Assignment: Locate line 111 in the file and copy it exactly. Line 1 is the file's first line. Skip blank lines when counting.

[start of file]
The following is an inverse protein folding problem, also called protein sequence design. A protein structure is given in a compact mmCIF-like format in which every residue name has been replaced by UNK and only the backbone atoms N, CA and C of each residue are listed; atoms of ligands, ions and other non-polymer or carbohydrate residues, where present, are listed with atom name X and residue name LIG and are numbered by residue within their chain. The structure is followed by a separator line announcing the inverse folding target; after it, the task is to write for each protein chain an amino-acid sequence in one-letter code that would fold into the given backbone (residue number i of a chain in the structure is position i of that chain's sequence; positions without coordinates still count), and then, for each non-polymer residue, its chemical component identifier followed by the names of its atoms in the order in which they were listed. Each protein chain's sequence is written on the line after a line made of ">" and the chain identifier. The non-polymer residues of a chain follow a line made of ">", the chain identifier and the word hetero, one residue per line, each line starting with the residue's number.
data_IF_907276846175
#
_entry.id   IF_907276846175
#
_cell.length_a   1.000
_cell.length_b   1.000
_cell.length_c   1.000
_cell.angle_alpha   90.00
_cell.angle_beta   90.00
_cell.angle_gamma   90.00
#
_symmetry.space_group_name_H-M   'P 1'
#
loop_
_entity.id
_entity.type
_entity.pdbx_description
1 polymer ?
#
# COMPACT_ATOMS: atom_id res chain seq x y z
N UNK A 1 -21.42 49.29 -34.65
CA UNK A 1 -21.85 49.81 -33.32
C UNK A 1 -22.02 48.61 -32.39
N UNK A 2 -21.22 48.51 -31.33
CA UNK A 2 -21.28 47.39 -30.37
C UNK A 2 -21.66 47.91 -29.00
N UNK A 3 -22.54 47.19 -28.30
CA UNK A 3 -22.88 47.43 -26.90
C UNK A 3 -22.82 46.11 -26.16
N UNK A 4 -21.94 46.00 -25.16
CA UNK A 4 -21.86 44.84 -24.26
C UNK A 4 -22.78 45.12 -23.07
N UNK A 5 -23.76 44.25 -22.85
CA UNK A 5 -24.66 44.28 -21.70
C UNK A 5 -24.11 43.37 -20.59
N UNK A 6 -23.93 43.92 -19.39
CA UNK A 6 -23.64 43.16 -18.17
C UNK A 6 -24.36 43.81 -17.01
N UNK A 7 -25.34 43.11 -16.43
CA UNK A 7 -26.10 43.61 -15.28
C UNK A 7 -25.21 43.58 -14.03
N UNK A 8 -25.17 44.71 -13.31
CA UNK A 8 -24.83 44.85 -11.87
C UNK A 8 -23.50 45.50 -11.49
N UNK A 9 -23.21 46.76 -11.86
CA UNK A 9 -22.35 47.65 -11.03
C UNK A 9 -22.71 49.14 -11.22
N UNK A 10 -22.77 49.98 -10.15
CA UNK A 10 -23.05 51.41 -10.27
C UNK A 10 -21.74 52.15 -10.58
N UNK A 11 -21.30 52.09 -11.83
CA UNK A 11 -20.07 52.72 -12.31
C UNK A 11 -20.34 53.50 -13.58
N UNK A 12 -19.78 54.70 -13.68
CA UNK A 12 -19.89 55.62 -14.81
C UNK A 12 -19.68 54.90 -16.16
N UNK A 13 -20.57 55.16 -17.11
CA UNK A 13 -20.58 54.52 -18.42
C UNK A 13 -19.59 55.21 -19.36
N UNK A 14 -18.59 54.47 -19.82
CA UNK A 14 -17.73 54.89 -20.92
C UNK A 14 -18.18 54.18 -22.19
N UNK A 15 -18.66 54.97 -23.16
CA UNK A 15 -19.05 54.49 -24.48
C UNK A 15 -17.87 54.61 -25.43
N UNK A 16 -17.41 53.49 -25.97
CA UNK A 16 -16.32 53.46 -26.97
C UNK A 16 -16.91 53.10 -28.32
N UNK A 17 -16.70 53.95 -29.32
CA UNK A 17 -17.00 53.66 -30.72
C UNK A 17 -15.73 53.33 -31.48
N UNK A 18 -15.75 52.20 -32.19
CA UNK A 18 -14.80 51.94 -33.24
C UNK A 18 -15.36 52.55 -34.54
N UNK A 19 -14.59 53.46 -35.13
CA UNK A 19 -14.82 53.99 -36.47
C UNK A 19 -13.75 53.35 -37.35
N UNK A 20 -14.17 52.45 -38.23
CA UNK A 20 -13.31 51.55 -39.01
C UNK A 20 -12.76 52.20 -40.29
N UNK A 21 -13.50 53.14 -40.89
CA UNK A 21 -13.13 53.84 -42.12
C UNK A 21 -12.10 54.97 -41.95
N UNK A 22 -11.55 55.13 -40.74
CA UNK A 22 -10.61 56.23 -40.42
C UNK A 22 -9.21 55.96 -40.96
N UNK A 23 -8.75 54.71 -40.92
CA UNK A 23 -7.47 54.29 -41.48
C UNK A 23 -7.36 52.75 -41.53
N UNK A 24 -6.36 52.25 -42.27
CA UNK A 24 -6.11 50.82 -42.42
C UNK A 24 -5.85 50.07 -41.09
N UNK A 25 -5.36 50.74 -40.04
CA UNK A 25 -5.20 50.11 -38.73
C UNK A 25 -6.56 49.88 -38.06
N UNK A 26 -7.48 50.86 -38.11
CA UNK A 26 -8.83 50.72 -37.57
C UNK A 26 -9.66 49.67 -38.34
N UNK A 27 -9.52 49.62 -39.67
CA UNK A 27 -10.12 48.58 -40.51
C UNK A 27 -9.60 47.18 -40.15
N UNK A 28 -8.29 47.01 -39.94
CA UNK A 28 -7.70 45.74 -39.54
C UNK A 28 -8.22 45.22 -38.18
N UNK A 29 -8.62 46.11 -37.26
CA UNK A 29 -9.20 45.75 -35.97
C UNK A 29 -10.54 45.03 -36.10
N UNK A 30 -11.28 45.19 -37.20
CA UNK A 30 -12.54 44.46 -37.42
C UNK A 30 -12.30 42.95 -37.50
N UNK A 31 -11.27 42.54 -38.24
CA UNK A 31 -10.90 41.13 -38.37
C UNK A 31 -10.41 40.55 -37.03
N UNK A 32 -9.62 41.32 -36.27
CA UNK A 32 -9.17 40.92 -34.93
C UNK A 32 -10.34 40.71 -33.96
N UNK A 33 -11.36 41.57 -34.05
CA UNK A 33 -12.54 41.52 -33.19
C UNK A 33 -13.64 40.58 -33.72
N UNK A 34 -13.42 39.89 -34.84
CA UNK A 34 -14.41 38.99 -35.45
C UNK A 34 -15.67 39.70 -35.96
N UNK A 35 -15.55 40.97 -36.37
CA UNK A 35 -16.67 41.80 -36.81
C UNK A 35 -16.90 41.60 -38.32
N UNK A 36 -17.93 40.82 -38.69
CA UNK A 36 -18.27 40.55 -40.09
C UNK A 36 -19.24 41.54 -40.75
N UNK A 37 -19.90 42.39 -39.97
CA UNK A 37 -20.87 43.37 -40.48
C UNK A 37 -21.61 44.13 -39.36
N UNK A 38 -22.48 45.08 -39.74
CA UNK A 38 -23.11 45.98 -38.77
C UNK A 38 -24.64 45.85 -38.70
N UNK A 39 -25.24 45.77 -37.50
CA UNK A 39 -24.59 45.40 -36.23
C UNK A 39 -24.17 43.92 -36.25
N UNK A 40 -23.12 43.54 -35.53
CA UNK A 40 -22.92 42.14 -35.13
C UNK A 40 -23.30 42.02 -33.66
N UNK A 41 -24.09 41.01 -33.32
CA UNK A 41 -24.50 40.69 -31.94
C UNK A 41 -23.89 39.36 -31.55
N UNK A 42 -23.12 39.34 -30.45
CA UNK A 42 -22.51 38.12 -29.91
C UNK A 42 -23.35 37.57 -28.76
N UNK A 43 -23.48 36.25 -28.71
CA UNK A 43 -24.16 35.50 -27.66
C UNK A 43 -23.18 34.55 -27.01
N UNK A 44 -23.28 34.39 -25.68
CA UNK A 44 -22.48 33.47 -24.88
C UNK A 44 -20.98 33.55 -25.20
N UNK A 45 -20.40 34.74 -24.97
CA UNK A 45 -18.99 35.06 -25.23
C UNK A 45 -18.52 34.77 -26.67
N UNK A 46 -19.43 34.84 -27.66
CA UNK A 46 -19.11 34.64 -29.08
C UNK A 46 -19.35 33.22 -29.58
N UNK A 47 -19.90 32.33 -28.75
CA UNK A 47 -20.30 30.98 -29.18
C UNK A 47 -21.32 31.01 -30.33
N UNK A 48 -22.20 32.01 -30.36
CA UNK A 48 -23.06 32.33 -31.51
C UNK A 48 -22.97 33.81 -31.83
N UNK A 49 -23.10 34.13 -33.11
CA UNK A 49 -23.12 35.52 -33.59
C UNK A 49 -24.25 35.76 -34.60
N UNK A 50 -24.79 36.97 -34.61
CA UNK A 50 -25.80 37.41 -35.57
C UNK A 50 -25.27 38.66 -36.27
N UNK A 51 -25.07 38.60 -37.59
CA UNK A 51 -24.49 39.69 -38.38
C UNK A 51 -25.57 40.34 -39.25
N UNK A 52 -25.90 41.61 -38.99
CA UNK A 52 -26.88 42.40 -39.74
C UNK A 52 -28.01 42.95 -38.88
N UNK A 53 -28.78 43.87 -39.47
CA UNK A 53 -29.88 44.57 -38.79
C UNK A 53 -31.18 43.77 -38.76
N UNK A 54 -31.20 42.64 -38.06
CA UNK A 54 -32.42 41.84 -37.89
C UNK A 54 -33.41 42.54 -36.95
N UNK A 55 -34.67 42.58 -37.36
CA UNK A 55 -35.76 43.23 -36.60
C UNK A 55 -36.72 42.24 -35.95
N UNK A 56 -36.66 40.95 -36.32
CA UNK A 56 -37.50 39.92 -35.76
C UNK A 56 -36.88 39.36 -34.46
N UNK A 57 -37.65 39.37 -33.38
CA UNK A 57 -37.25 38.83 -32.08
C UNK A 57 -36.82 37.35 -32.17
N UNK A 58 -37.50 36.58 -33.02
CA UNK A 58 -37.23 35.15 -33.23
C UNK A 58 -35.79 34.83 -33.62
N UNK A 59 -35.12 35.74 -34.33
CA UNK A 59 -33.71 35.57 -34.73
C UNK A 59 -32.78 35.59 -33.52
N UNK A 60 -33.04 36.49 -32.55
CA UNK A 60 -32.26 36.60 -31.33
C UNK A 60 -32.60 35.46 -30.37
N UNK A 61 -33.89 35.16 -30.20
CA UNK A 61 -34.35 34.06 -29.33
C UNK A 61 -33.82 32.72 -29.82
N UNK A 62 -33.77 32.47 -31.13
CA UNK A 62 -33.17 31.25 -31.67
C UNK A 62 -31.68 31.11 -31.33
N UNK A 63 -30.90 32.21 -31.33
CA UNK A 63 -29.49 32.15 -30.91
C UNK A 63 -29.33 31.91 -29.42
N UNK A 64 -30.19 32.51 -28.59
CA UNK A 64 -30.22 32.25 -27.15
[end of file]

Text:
C UNK A 30 -12.30 42.95 -37.50